Goldman Sachs Investment Partners, set up to allow clients to invest with some of the bank’s top proprietary traders, is raising capital for a new Asian fund, said two people with knowledge of the matter.
The fund, named Oryza Capital, started early this month, said the people, who asked not to be identified because the information is private. It is overseen by a team led by Hideki Kinuhata in Tokyo and Hong Kong-based Ryan Thall, said the people, who didn’t disclose how much money the fund is seeking to gather. Kinuhata and Thall didn’t reply to e-mails seeking comment on the new fund. Connie Ling, a Hong Kong-based spokeswoman at Goldman Sachs Group Inc., declined to comment.
Asia’s economic growth that has outperformed the U.S. and Europe, and renewed interest in Japan, where Prime Minister Shinzo Abe has committed to ending deflation, are attracting global investors. Inflows into Asia-focused funds took regional hedge-fund assets to $98.4 billion as of the end of June, the highest since 2007, according to Chicago-based data provider Hedge Fund Research Inc.
“Asia is still one of the fastest-growing regions in the world, albeit at a slower pace, so it’s no surprise that there is continued interest in notable Asian launches,” Will Tan, a managing director who focuses on the hedge-fund industry at Singapore-based recruiting firm Principle Partners Pte, said. “The past year especially has seen renewed global interest in Japan resulting in a surge in hiring for Japan-focused investment professionals.”
As co-heads of Asia investments at Goldman Sachs Investment Partners, known as GSIP, Kinuhata and Thall managed more than $1 billion of regional holdings for the global fund, said the people. They have generated annualized returns in the low teens, about fourfold that of the global fund since its 2008 inception, they added.
Asian stocks and Japan-focused funds drew $3.9 billion of new capital in the second quarter, more than the $3 billion net inflows to the regional hedge-fund industry, HFR said.
Thall plans to discuss an Asia-focused opportunistic equity long/short fund with potential investors at a Morgan Stanley hedge-fund forum in Hong Kong in October, according to a document seen by Bloomberg News.
The new fund invests in Asia including Australia and Japan, one of the people added.
The Nikkei 225 Stock Average has gained 64 percent in the past year. Japan’s exports rose the most since 2010 in August after the yen weakened more than 11 percent against the dollar this year amid unprecedented stimulus by Abe and the Bank of Japan to rejuvenate the economy.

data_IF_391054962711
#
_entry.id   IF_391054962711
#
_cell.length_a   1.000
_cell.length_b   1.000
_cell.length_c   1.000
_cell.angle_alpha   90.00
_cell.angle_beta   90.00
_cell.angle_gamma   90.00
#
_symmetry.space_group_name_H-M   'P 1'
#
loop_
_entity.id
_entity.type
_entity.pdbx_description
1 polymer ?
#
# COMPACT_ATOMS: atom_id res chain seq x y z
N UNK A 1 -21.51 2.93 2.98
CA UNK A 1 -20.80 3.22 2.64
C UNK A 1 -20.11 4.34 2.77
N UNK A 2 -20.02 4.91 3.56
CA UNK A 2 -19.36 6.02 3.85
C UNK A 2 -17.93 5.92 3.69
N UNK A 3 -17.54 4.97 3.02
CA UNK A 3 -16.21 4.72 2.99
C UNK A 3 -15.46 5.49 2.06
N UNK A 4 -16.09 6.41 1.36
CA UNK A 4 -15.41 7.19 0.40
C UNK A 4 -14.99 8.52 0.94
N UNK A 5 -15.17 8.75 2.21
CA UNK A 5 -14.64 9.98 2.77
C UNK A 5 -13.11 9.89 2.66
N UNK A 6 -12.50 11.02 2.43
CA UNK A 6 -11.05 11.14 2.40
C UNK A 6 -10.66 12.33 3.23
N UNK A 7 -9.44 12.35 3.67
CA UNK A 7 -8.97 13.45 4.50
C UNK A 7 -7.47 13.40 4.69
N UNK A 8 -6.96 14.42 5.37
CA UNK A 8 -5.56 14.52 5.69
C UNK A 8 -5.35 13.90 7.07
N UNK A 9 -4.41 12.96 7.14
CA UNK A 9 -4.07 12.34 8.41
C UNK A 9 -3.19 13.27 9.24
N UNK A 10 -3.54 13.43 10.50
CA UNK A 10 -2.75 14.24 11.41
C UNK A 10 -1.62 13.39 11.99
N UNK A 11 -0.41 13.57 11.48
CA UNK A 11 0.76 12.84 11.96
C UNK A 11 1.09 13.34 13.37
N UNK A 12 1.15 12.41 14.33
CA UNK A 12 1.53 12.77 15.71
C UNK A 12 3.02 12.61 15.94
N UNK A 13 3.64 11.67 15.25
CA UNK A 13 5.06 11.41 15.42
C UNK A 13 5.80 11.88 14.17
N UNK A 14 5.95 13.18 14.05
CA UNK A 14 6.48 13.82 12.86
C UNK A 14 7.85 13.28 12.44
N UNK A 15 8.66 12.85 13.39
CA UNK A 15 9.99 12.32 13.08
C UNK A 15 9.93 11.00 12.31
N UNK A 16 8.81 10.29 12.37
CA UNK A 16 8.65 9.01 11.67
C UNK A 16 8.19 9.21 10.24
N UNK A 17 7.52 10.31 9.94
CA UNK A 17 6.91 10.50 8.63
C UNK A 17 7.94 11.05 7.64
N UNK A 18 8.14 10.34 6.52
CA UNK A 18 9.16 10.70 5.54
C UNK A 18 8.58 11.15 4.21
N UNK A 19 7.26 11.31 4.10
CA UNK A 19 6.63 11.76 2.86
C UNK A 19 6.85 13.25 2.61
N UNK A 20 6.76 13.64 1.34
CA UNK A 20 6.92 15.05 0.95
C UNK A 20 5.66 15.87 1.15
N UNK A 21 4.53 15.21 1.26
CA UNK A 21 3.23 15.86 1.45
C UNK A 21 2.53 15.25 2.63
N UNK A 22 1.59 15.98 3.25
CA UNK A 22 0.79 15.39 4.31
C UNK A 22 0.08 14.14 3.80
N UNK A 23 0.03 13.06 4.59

“More and more intellectual power and international capital are being focused on Japan,” Peter Douglas, principal of Singapore-based GFIA Pte, said. “Five years ago you wouldn’t have had one leg of this proposition based in Tokyo.”
The fund is consistent with banks’ attempts in recent years to turn former proprietary trading units into fee-generating revenue sources, Douglas said.
Goldman Sachs, the fifth-largest U.S. bank by assets, as recently as 2009 generated about 10 percent of revenue from proprietary trading. Goldman Sachs Investment Partners, also known as GSIP, started investing in early 2008 with traders from the principal strategies group as the New York-based bank moved to comply with a provision of the Dodd-Frank financial-overhaul act that curbs banks’ ability to risk capital by betting for their own accounts.
GSIP began with about $7 billion, the biggest hedge-fund startup, and was initially funded with some of Goldman Sachs’s own money, according to fund marketing documents seen by Bloomberg News in 2010. The business now forms part of Goldman Sachs Asset Management, the division that supervises investments for clients.
“Investor interest in managers with backing from institutions with size and solid operations remains quite high in Asia,” said Toshikazu Yamazaki, the senior fund manager at SRF Group Pte in Singapore, which started an Asia-focused fund-of-hedge-funds in December. “Managers who can generate alpha seem to be on the rise now,” he said, referring to returns in excess of those of the benchmarks.
Kinuhata and Thall will continue to run money for the global fund, in addition to the new Asian pool, one of the people said.
Thall, who was previously based in Tokyo, was one of 70 Goldman Sachs employees promoted to partner from the beginning of this year, a designation that gives them a bigger share of a bonus pool. Kinuhata also made partner, according to a list internally announced in October 2008.
GSIP also has investments in credit, distressed securities and hard-to-sell assets globally, in addition to stocks, the 2010 documents showed.